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Chiangmai and Bangkok Akha Street Women

Forced from their mountain homes

In increasing numbers the Akha can be found on the streets of Thai cities and towns, where ever there are tourists, working at the only option the Thai government has left them, selling trinkets on the streets.

The Forestry department is particularly to blame for these events, as they, like no other government agency, have worked the hardest to destroy the basis of Akha economics, their farm land.

Families are broken up. For the lucky few, one family member may stay behind in the mountain to watch the hut and what remains of their farming, while mother and small children hit the road to places like Bangkok, Hatyai, Pattaya, Phuket to sell wares and try to get enough money to pay for the trip and take back home to the village.

The government fails to address this problem beyond having the local police chase and fine the women.

Visits to the living quarters of these migrant women reveals the quantity of despair where they live.  Several women packed into a small room with their children, barely room for one large mosquito net, and mosquitos there are, a breading ground for disease.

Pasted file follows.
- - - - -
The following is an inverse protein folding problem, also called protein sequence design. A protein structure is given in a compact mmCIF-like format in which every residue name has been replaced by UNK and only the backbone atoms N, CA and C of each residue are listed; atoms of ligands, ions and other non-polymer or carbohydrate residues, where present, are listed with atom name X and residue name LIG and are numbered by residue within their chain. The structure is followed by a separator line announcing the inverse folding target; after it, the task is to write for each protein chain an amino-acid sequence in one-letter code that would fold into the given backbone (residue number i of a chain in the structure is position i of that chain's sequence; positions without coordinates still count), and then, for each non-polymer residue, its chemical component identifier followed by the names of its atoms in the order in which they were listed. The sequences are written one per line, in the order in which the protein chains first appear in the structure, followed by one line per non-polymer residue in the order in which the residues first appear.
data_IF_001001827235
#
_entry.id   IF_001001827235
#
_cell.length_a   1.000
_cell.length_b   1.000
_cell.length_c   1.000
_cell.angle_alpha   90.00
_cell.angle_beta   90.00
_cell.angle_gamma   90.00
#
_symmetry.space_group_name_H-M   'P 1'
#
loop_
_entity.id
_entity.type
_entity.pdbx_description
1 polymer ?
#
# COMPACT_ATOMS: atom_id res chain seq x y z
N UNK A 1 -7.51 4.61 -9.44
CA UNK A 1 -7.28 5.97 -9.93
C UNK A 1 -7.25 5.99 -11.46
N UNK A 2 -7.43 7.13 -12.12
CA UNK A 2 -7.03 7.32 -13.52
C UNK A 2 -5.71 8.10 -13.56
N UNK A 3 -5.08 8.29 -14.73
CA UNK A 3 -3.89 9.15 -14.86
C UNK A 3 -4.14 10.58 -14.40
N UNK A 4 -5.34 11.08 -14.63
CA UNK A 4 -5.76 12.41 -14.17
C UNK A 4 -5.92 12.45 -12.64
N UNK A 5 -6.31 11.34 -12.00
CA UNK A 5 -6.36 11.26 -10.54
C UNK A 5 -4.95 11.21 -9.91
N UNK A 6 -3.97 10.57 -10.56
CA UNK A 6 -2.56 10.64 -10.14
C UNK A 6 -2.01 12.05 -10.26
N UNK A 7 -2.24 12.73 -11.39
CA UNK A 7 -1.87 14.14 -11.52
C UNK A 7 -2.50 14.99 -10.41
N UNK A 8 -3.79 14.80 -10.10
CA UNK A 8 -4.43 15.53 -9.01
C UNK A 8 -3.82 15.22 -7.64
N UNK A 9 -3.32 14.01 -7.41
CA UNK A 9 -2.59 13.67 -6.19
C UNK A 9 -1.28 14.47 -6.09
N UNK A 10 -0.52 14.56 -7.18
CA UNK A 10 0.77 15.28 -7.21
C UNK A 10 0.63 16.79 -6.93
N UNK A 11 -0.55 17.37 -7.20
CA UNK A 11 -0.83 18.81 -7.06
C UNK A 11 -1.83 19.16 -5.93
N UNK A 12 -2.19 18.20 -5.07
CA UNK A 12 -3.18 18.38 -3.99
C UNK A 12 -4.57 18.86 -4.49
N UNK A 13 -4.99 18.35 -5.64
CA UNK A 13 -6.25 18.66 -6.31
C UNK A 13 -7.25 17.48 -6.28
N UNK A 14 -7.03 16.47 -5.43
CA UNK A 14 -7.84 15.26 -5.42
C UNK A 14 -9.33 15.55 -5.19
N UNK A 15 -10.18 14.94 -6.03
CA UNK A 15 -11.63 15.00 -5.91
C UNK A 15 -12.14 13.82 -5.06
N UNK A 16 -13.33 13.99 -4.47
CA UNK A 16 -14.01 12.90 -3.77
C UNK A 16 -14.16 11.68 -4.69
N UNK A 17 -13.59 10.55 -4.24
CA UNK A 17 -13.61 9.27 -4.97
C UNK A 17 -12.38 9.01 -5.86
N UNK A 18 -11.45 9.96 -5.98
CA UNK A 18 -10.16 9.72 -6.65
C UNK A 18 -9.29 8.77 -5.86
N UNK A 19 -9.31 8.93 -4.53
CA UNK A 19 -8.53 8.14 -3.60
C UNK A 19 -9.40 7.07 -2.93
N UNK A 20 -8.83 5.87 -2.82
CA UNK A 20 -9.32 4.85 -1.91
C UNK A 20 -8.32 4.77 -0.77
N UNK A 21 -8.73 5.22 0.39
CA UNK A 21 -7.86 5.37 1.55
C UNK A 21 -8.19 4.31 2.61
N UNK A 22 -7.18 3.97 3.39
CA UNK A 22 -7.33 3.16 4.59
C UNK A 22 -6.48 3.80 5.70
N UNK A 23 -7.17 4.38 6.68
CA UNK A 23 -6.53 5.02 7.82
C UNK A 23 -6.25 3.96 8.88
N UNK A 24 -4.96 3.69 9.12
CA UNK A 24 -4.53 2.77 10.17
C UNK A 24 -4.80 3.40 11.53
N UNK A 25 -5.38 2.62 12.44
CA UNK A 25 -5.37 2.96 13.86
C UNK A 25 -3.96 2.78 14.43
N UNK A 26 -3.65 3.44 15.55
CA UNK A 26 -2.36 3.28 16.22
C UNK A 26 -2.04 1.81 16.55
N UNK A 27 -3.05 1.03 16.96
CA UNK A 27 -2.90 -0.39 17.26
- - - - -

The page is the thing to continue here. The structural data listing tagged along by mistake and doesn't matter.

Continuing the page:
The women are paying seven hundred baht a piece, and the slum lord makes 8500 baht a month off his small shack in town, partitioned with small rooms.

Mike O Grady tells of visiting the Akha women at Khao Sahn Road in Bangkok, a place frequented by backpackers.

"I found a group of Akha women, showed them the Akha Journal, tried to explain about taking

some photos for the next journal and web site, but they were very suspicious. One younger girl spoke some

english and could read a letter (in thai) in the mag. She was leading the

group. There was one man with them too. The girl said they were in bangkok for

1 month then back up north, that Chiang Rai was 'no good' for sales


I asked a waitress in a bar about

the Akha women and she said there were more and more to be seen, and even knew their mark

up - 'buy 50 baht, sell 300 baht' for some items. As we were chatting the

group in front of us suddenly scattered when they saw what they thought was a

cop. But they didn't know cop uniforms- it was a security guard according to

the waitress. They regrouped laughing when they realized their mistake.


That was it. I think there were about 10-12 women around that night, walking

walking walking. The younger ones more streetwise."


Pics Below:

Chiangmai night market women sell their wares.(first pic only)

Khao Sahn Road Akha Women

Copyright 1991 The Akha Heritage Foundation